The celebration of the Jubilee of the denomination "was observed by meetings in nearly all the societies. Great self-denial was exercised to raise a fund adequate to the occasion. The objects to be served by the Jubilee Fund were the erection of a chapel in London to hold one thousand people, to have a book-room and mission-rooms connected therewith, to remove debts on chapels and on the institution at Shebbear, to reduce the missionary debt, and to increase the annuities of the aged and worn-out preachers. Several years were given for contributions to be made to the fund. When the distribution took place in 1867, it was found that the total sum collected was £3300. For such an occasion, the sum was small indeed, but it indicated the limited extent and resources of the members identified with the society. The appropriations of the fund were as. follows: London chapel, £500; Preachers' Fund, £650; the Missionary Society, £600; Chapel Loan Fund, £1200; for the Adelaide chapel; Australia, £200; Shebbear school, £150; preachers' salaries, £104. The total-amount was in excess of the receipts, but the latter were afterwards increased by £200.

The year 1869 was memorable for the opening of the Jubilee Chapel, East Road, City Road, London, with rooms attached to be used for the Book- room and the Missionary Society. The venerable James Thorne was thanked by the Conference for nearly forty years' service as editor and book-steward, having, during that long period, conducted the printing and distribution of the Connectional literature at Shebbear and Plymouth. A new ara was commenced when the Book-room was opened in London. The Rev. Frederick William Bourne was appointed as new editor and book-steward, with a permanent residence in the metropolis. Ten years later, in 1879, the new editor established his headquarters and publishing office at No. 26 Paternoster Row. A small testimonial fund was collected for Mr. Thorne, but he died before it could be of any service to him. The Australian Conference of 1875 having expressed a strong desire for an annual conference to be held in that colony, the English Conference gave consent for such meeting to be held, on learning that no legal difficulty existed, and the first was convened in the summer of 1877. The conditions were to be as follows. It was to be constituted like the English Conference, excepting that they might have every year, instead of once in five years, an equal number of ministers and laymen. The ministers in the colony sent from England have the right to return to England after ten years' absence; the English Conference to have the right to recall such ministers. The funds of the Annuitant Society are available in both countries. Delegates maybe exchanged. A General Conference may be held for the purpose of exchanging ministers between the Australian provinces. The English Conference has the right to appoint the president in Australia once in five years; to receive a copy of their minutes; and to disallow any act of the Australian Conference within one year, all such acts to be valid till disallowed.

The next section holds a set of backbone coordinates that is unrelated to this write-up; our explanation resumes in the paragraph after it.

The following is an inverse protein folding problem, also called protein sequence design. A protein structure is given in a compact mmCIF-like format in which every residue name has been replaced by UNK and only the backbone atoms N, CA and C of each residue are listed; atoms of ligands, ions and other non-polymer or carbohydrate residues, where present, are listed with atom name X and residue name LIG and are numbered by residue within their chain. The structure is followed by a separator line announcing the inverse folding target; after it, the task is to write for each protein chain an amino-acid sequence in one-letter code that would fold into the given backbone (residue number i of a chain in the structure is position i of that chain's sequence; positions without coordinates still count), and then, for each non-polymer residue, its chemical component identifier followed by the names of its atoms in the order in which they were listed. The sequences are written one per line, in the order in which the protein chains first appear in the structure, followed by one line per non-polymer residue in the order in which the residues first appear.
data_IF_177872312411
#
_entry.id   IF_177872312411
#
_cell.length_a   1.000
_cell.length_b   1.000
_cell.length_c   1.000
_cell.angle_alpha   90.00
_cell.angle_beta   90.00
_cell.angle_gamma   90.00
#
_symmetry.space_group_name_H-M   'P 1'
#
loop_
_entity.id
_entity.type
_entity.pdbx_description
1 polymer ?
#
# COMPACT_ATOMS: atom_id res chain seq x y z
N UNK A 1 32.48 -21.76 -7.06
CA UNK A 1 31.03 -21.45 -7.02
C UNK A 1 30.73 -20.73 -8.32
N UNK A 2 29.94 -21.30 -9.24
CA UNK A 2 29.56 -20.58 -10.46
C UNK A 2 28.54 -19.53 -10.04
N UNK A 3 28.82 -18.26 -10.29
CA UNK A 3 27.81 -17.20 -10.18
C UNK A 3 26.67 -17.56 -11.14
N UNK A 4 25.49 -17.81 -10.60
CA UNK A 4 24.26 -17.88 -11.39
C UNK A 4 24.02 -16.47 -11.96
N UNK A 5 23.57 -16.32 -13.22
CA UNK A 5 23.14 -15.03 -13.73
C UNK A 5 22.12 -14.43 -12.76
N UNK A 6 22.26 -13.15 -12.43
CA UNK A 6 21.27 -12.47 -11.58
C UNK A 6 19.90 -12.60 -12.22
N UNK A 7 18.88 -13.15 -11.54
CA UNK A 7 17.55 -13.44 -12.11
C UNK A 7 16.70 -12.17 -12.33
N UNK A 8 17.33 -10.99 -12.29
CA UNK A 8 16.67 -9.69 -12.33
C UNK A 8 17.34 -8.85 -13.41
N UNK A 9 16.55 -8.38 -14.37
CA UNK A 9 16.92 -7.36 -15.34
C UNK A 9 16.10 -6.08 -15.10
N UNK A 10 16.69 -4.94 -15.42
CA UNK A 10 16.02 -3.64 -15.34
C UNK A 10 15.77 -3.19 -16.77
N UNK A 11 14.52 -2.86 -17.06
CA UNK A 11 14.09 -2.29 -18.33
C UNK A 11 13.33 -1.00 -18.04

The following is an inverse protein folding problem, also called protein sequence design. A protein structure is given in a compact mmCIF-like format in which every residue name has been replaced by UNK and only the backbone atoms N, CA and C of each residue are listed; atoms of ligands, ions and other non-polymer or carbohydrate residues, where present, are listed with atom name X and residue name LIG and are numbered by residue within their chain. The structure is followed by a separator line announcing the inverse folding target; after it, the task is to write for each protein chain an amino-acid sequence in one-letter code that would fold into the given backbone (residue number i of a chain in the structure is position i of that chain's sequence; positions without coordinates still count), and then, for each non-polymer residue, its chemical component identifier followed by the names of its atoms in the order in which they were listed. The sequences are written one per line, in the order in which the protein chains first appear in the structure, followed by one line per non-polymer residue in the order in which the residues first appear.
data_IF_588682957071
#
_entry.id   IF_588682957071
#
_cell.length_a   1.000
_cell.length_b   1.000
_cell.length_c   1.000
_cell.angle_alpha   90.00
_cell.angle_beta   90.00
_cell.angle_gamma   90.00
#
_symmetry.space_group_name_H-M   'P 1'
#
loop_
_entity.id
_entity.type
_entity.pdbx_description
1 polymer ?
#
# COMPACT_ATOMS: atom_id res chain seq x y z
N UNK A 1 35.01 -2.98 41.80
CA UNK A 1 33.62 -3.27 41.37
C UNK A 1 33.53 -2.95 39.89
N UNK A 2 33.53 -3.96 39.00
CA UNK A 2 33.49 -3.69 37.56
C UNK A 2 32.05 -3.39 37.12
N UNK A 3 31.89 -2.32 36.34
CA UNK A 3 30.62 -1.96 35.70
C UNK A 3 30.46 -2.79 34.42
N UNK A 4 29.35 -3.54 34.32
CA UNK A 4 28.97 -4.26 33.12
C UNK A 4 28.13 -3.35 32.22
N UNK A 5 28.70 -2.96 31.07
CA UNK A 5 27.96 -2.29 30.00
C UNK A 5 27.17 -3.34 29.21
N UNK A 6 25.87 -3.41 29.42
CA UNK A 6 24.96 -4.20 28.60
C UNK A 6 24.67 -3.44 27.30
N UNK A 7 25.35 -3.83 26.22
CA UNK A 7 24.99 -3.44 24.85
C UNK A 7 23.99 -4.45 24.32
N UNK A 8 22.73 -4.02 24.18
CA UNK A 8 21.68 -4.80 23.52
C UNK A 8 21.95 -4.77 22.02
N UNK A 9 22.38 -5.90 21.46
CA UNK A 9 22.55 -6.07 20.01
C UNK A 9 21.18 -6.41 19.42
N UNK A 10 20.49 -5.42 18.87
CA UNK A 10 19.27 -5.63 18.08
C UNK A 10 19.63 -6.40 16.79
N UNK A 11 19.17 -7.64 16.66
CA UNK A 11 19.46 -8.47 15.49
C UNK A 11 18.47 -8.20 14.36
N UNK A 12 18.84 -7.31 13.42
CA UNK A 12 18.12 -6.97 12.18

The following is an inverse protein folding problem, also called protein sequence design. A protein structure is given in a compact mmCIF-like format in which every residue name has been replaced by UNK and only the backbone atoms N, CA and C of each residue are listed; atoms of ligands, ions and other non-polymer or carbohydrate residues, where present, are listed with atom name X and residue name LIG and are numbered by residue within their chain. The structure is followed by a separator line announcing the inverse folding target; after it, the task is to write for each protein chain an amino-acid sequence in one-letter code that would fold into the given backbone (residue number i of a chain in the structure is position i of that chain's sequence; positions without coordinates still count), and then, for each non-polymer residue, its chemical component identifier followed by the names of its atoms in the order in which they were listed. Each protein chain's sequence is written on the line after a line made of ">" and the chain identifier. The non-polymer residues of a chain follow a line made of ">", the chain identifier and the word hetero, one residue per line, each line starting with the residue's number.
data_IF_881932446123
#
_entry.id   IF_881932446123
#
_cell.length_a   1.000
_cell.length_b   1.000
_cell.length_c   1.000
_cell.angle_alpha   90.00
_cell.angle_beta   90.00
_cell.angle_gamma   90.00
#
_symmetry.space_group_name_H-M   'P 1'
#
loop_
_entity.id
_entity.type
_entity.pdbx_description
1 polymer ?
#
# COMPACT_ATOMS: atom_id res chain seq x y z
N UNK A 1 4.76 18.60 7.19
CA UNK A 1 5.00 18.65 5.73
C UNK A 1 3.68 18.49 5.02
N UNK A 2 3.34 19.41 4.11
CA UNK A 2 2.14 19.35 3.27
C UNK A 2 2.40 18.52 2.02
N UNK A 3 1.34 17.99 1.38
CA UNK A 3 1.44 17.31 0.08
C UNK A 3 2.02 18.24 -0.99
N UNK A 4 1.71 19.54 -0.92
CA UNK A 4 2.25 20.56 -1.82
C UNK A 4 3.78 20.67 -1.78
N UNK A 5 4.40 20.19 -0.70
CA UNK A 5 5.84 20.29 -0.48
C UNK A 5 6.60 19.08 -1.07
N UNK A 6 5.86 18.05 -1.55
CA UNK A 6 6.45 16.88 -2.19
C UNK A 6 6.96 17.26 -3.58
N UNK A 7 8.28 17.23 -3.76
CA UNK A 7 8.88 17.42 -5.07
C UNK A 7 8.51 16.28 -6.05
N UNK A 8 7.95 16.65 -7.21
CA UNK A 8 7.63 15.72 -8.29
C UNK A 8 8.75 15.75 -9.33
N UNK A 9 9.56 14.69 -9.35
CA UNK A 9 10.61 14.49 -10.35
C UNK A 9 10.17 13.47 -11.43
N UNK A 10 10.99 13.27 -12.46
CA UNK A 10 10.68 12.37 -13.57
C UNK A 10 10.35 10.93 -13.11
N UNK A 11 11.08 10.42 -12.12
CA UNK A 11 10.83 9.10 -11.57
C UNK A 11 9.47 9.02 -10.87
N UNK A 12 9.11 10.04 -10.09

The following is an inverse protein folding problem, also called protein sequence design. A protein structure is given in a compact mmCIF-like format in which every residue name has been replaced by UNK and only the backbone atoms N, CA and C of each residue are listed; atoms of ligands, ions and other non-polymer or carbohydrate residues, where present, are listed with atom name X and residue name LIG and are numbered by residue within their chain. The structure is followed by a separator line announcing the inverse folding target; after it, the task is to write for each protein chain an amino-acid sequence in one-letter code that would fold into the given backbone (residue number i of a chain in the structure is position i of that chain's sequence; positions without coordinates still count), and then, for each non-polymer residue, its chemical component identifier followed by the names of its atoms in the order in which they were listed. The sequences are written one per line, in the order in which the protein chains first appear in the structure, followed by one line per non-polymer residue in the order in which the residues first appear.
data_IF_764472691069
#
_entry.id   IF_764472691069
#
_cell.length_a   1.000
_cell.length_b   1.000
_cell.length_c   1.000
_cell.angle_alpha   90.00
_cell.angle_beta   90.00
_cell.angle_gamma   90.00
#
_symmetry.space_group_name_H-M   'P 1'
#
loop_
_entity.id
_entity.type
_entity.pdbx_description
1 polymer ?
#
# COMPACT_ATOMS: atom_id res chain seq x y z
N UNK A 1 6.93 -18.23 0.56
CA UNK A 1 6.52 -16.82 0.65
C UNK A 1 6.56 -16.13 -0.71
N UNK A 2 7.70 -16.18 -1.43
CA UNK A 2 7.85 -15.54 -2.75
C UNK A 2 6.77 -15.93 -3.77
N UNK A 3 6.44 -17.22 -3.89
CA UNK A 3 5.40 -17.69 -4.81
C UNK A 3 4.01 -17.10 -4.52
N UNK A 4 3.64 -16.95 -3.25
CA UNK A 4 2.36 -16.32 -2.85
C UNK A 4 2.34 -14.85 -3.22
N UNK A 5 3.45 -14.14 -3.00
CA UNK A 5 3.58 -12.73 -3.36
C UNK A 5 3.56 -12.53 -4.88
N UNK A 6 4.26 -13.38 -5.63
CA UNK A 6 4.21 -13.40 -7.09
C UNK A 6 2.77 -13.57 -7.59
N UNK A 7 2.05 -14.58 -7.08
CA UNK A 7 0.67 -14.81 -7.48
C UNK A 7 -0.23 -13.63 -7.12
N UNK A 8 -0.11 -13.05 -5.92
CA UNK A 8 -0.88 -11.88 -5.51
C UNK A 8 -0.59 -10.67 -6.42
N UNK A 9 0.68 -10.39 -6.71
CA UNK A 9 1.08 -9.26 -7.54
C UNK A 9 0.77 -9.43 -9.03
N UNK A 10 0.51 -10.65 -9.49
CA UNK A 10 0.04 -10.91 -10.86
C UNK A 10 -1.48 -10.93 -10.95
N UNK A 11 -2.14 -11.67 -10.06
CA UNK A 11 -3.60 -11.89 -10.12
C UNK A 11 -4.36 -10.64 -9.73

The regulation in the Poll Deed which requires that the representatives at conference be an equal number of laymen and ministers only once in five years not having given satisfaction in many districts, the Conference of 1877 resolved that the number of representatives may be equal every year, but that official business and constitutional questions be decided by the legal Conference only, until the Poll Deed can be altered so as to admit of equal representation annually.

A proposal was considered in the English Conference of 1880 for the Bible Christians in Australia to unite with the other Wesleyan bodies in that country. It was resolved to defer action until after the Conference of 1881, when it was proposed to send a deputation from England to Australia to consider the question fully. The Rev. F. W. Bourne was nominated as the deputation to the Canadian, American, Australian, and New Zealand missions during the summer and autumn of 1881, his duties as connectional editor and general treasurer during his absence being undertaken by the Connectional, missionary, and book committees respectively.

II. Statistics. The following figures represent the state of the denomination at the fiftieth conference, in 1868: Itinerant preachers, 253; local preachers, 1734; chapels, 784; preaching places, 267; members, 27,407; Sunday-school teachers, 8713; Sunday, scholars, 42 458. At the Conference of 1880 the totals of the denomination were as follows: Itinerant preachers, 307; local preachers; 1882; chapels, 937; preaching places, 192; members, 30,842; Sunday-school teachers, 9860; Sunday scholars, 53,450. (G. J. S.)

III. Doctrines, Usages, Institutions etc. The doctrines of the Bible Christians are the same as those of all other branches of the Methodist Church, and their interpretation of the Scriptures agrees with the principles adopted by the Wesleys.

In its Church government each society is governed by its own elder's meeting, consisting of the minister, the leader, the stewards, and all approved local preachers belonging to that society. The elders' meeting manages all the financial affairs of the society according to the rules of the Connection, and receives or dismisses members of the Church. A meeting of the itinerant and local preachers is held quarterly. Each circuit has a quarterly meeting of all the official persons belonging to the societies within the circuit. For the convenient working of the denomination the circuits are mostly grouped, so as to form districts, and the ministers, together with an equal number of laymen, hold an annual meeting preparatory to the conference. The annual conference is composed of an equal number of ministers and laymen appointed by the district meetings.

In 1821 the first missionary society of the Bible Christians was formed. In that year its evangelistic efforts extended to Canada West and to Prince Edward Island. In 1850 two missionaries were sent to South Australia. In 1855 missions were opened in Victoria, in 1866 in Queensland, in 1877 in New Zealand, and in 1885 in China. On the mission stations at home and abroad nearly two hundred agents are regularly employed; these are assisted by about one thousand local preachers, and they preach in nearly seven hundred chapels and preaching places. The annual income of the society amounts to $35,400.

Among the institutions of the Bible Christians is the Sunday-school department, book department, temperance, Chapel Fund, Preachers' Annuitant Society, and educational work.

See Jubilee Volume (1865); Luke, Origin, etc., of the Bible Christians (1878); Minutes of the 62d Conference (1880). (G. T. J.)

Bibliography Information
McClintock, John. Strong, James. Entry for 'Bible Christians'. Cyclopedia of Biblical, Theological and Ecclesiastical Literature. https://www.studylight.org/​encyclopedias/​eng/​tce/​b/bible-christians.html. Harper & Brothers. New York. 1870.